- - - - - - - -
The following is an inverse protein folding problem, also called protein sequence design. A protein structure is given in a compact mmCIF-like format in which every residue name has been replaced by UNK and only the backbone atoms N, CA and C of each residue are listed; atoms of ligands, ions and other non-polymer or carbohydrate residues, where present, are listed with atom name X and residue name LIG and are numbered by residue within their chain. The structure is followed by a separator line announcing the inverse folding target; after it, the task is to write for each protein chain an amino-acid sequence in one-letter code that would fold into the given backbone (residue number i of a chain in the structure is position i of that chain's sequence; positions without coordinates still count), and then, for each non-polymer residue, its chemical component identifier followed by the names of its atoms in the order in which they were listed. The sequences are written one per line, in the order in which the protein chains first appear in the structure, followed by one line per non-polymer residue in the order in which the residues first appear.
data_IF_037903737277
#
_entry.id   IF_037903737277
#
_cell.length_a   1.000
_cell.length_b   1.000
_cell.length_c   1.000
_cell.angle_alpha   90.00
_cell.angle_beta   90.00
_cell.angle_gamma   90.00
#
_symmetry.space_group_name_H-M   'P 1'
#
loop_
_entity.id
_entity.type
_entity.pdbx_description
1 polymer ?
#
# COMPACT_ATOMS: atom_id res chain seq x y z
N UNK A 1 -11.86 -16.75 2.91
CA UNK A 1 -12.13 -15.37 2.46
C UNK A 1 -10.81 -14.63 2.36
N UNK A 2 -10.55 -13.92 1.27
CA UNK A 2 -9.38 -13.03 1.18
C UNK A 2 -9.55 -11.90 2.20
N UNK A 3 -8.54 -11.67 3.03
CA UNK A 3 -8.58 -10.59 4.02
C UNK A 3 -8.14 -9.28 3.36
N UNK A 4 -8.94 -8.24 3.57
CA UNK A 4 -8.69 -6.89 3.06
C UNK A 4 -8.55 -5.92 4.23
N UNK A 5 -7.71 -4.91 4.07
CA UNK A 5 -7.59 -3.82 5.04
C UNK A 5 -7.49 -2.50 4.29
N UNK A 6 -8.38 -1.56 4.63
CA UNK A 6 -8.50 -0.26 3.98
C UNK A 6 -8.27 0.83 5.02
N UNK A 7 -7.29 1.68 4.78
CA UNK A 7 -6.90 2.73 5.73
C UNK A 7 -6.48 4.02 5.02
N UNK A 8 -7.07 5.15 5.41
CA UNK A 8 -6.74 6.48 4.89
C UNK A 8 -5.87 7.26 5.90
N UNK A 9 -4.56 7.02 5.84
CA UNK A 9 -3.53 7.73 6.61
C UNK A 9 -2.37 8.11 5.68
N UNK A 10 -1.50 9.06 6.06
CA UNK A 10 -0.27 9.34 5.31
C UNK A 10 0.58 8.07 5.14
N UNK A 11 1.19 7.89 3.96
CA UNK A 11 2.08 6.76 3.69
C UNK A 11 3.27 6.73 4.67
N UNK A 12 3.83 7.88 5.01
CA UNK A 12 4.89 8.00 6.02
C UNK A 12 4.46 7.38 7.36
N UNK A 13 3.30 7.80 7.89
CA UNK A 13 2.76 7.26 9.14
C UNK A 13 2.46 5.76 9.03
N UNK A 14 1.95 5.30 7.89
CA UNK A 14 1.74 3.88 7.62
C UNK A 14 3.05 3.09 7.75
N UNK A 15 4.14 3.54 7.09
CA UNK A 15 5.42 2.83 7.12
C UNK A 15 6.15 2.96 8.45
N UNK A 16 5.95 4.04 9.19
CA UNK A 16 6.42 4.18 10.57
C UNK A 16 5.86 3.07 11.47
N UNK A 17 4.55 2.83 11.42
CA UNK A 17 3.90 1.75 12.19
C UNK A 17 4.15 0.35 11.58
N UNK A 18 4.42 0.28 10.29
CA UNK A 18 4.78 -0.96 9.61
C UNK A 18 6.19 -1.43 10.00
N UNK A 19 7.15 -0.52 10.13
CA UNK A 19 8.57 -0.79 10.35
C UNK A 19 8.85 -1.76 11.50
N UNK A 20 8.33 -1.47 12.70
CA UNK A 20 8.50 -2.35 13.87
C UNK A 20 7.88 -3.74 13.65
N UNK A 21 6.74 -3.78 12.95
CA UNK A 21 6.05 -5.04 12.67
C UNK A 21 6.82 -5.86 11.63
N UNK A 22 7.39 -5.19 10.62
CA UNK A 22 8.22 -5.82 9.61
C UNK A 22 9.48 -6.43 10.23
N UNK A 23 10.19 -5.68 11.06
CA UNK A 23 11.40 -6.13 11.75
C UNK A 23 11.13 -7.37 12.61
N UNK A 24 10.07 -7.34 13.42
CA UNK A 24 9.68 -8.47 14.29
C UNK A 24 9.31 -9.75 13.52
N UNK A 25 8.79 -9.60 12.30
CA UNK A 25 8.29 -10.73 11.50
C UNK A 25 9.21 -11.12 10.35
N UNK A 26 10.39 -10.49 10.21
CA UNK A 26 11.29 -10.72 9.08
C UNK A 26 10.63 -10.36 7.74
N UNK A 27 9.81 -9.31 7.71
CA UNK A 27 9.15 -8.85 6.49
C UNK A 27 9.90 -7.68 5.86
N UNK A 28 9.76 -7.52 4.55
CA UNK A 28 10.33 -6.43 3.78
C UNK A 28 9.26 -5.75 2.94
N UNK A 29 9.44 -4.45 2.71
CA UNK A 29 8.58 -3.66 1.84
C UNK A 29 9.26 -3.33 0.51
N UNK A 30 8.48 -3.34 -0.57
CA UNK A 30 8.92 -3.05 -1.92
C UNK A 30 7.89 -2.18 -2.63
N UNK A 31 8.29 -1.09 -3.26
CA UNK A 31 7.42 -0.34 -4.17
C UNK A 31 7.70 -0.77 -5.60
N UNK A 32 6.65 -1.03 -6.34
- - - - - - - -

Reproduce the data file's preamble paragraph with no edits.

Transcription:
The following is an inverse protein folding problem, also called protein sequence design. A protein structure is given in a compact mmCIF-like format in which every residue name has been replaced by UNK and only the backbone atoms N, CA and C of each residue are listed; atoms of ligands, ions and other non-polymer or carbohydrate residues, where present, are listed with atom name X and residue name LIG and are numbered by residue within their chain. The structure is followed by a separator line announcing the inverse folding target; after it, the task is to write for each protein chain an amino-acid sequence in one-letter code that would fold into the given backbone (residue number i of a chain in the structure is position i of that chain's sequence; positions without coordinates still count), and then, for each non-polymer residue, its chemical component identifier followed by the names of its atoms in the order in which they were listed. The sequences are written one per line, in the order in which the protein chains first appear in the structure, followed by one line per non-polymer residue in the order in which the residues first appear.